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Colostomy Closure - Colorectal Anastomosis

 
 

What is it?

As you know, you have a colostomy. This is an opening of the bowel. It drains waste out onto the skin, instead of down the normal way into the back passage. By now you have had tests which show that it is time to close off the colostomy. The waste will again run into the back passage.

The Operation

You will have a general anaesthetic, and will be asleep for the whole operation. A cut is made around the colostomy to free the bowel from the skin and the body wall. The opening in the bowel is then joined up again inside the tummy, or sealed off, so that the waste will drain the normal way to the back passage. The wound where the colostomy once was, is then closed off. Sometimes the main wound in your tummy has to be reopened to join the bowel up properly. The wound is stitched up again at the end of the operation. You should plan to leave hospital 7 days after the operation. If you have had the main wound reopened, plan for 10 days in hospital. 

Any Alternatives

Leaving the colostomy as it is is clearly an option. You do not put yourself at risk by keeping the colostomy. There is a way of closing the colostomy using a special clamp. This avoids an operation, but often leaves a troublesome weakness under the scar. 

Before the operation

Stop smoking and try to get your weight down if you are overweight. If you know that you have problems with your blood pressure, your heart, or your lungs, ask your family doctor to check that these are under control. Check the hospital's advice about taking the pill or hormone replacement therapy (HRT). Check you have a relative or friend who can come with you to hospital, take you home, and look after you for the first week after the operation. Sort out any tablets, medicines, inhalers that you are using. Keep them in their original boxes and packets. Bring them to hospital with you.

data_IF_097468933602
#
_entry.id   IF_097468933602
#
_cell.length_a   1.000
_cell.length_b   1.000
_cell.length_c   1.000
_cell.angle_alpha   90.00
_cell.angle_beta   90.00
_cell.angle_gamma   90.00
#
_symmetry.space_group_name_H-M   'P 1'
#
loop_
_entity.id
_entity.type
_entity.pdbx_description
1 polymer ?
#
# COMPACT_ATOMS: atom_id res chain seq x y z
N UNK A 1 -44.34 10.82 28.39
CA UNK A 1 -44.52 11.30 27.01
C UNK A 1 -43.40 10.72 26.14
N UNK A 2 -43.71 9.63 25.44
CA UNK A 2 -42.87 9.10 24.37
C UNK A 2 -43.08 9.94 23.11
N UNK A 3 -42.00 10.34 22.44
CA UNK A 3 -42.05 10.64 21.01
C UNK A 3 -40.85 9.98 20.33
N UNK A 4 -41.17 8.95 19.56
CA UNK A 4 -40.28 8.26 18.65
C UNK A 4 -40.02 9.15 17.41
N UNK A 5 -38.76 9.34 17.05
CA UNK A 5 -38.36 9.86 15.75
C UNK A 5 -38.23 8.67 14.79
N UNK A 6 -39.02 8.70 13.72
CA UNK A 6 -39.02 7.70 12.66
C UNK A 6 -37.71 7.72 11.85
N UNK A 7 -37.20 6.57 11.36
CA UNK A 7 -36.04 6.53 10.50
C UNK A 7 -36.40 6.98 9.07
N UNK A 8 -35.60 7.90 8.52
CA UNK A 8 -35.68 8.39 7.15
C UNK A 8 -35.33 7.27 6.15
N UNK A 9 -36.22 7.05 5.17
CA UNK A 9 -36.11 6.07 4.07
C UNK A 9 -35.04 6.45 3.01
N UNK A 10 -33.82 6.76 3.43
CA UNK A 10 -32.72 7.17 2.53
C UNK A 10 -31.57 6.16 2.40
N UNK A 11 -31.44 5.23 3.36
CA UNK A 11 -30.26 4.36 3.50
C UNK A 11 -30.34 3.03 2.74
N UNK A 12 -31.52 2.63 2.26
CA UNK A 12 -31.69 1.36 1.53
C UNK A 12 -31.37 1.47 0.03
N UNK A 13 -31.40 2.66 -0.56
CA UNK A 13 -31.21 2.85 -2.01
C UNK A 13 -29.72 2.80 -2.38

On the ward, you may be checked for past illnesses and may have special tests, ready for the operation. Please tell the nurses of any allergies to tablets, medicines or dressings. You will have the operation explained to you and will be asked to fill in an operation consent form. Many hospitals now run special preadmission clinics, where you visit for an hour or two, a few weeks or so before the operation for these checks. 

After - In Hospital

You may have a drip tube in an arm vein connected to a plastic bag on a stand containing a salt solution or blood. You may have a fine plastic tube coming out of your nose and connected to another plastic bag to drain your stomach. Swallowing may be a little uncomfortable. You may have a fine tube (catheter) passing into the bladder through the front passage. This lets the bladder stay empty and small during the operation and helps control your body fluids afterwards. You will have a dressing on your wound(s) and perhaps a drainage tube coming out of the skin. You may be given oxygen from a face mask for a few hours if you have had chest problems in the past. The wound is painful and you will be given injections and later tablets to control this. Ask for more if the pain is still unpleasant. A general anaesthetic will make you slow, clumsy and forgetful for about 24 hours. Do not make important decisions during that time.